10 Ways to Love Gardening and Protect Your Spine

Gardening is an excellent outdoor activity. Sun, fresh air and physical work are all great for our health, but it can also be very stressful on the spine. Pain from sciatica and bulging or herniated discs can be aggravated or even caused by the bending over and twisting forces that put strain through the spine.

When gardening, you may potentially spend hours hunched over and carrying heavy things. Follow these 10 tips to keep your spine safe whilst you embrace your green fingers:

1. Warm Up/Stretch: Take a few minutes to warm up your muscles and joints. This will allow you to move more easily and with greater range. Ideal stretches are: cat/camel, hamstrings and hip flexors (quadriceps), knees to chest and shoulder shrugs – this will give your body an overall warm up.

2. Maintain a Healthy Posture: Constant bending forward strains the lower back and can result in serious low back injuries, so where possible, stay upright with your head in line with your shoulders. A good trick to help with this is to have a garden with hanging pots, or elevated planting beds.

3. Pace Yourself: Gardening is way more challenging on the body than most people realise. Twisting, reaching, straining and hauling all add up to strain on your spine. Plan out what you want to achieve and don’t do too much too quickly!

4. Take Regular Breaks: Take periodic breaks to rehydrate and to stretch your spine, hips neck. Keep loose and flexible.

5. Long Handled Gardening tools: Rakes, hoes and shovels that enable you to do most of the work upright are best. Do what you can to minimise stressful twisting and lifting.

6. Proper Lifting Technique: This is probably the number one cause of those instant strains – the ones that stop you from being able to stand back upright! When you absolutely have to bend over to pick something up, make sure you bend at the knees and not your hips! Your thighs are big, strong muscles designed to do the hard work in this situation, so let them.

7. Alternate Hands and Feet when using scissors: Use one arm and leg to exert the bulk of your work force while digging or raking. Then switch to your alternate leg/arm. When you maintain balance, you can work more effectively without tiring or overstraining yourself.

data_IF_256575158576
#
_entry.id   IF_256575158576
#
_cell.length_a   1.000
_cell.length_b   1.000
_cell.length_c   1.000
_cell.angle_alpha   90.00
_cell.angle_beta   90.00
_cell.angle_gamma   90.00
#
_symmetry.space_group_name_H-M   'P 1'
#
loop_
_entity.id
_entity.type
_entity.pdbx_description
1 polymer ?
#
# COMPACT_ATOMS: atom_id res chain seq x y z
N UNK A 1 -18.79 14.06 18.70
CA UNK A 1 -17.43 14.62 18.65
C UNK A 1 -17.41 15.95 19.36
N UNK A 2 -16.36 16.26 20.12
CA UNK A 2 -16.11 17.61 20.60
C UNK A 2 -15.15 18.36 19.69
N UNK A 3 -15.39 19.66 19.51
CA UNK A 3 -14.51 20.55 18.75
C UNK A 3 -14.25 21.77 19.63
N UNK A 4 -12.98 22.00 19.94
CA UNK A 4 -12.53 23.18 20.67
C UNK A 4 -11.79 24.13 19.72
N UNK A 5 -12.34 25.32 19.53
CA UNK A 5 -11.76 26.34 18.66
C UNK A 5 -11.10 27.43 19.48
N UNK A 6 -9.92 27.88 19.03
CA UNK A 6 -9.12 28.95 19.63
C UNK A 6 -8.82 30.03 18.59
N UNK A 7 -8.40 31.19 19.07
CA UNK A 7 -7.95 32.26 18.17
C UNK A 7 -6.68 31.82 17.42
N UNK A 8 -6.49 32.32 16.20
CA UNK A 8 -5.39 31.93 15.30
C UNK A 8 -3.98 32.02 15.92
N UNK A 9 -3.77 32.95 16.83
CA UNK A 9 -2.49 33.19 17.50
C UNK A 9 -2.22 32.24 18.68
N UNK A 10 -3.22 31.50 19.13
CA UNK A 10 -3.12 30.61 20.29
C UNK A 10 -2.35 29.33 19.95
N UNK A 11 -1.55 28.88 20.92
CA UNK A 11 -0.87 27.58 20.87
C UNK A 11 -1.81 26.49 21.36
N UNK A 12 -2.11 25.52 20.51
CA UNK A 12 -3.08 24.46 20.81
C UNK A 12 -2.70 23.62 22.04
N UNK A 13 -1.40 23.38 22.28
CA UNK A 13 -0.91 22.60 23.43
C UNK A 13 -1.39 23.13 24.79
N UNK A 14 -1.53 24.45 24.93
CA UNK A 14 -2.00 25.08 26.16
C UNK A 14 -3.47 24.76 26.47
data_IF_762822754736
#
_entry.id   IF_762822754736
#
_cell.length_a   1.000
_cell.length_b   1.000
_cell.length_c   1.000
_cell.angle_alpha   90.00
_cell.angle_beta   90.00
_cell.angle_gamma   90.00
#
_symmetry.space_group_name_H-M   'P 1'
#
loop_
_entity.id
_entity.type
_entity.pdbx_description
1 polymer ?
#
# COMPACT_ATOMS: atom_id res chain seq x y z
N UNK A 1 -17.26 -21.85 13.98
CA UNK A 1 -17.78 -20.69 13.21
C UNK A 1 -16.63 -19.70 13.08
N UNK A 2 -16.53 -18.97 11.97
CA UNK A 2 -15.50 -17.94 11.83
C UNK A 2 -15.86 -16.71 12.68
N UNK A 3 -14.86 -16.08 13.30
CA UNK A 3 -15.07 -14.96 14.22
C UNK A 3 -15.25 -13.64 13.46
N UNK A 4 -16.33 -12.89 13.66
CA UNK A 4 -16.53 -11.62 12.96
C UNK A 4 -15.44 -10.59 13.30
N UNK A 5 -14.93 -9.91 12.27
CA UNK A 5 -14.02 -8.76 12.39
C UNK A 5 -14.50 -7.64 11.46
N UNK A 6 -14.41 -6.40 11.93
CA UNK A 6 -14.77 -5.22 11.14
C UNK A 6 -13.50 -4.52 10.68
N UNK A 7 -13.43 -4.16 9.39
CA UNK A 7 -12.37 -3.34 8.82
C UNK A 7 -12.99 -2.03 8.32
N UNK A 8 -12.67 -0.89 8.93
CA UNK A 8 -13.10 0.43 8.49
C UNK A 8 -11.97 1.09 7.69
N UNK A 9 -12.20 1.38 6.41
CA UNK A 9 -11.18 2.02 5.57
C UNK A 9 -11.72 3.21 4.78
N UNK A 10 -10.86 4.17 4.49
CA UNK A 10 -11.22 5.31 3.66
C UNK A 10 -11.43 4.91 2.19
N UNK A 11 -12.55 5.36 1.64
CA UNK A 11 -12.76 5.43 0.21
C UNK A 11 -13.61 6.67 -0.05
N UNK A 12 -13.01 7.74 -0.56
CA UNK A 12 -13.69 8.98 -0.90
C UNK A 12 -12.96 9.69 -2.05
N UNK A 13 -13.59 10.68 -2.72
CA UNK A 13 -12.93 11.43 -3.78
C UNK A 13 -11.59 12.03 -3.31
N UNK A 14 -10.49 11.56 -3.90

8. Kneel With Knee Pads: Rather than bending over, as mentioned in point 2 above, kneel for any work at ground level. Wearing knee pads will make this a comfortable option and reduce the stress on your low back.

9. Pivot when you move heavy objects: Bending forwards and then twisting is the movement that increases the pressure in your low back the most, meaning this is when you are most susceptible to injuring your discs. Anyone that has done this knows it is a painful and debilitating injury. The way to avoid that is if you want to lift something on your right side and want to place it down on your left, rather than turn at the hips, pivot on your feet instead. This slight step greatly reduces strain on your lower back that can lead to a bulging or herniated spinal disc.

10. Use a Wheelbarrow: Dirt, soil, bricks and plants can be incredibly heavy. A good wheelbarrow is designed to help you move heavy and cumbersome items easily, so be sensible and plan ahead if you need to do some heavy work.

Gardening is such a pleasurable hobby for so many of us. Use these tips to make sure you can continue to do it for many years to come!

Call the team at Sydney Spine and Sports Clinic to see how we can help you optimise your health.

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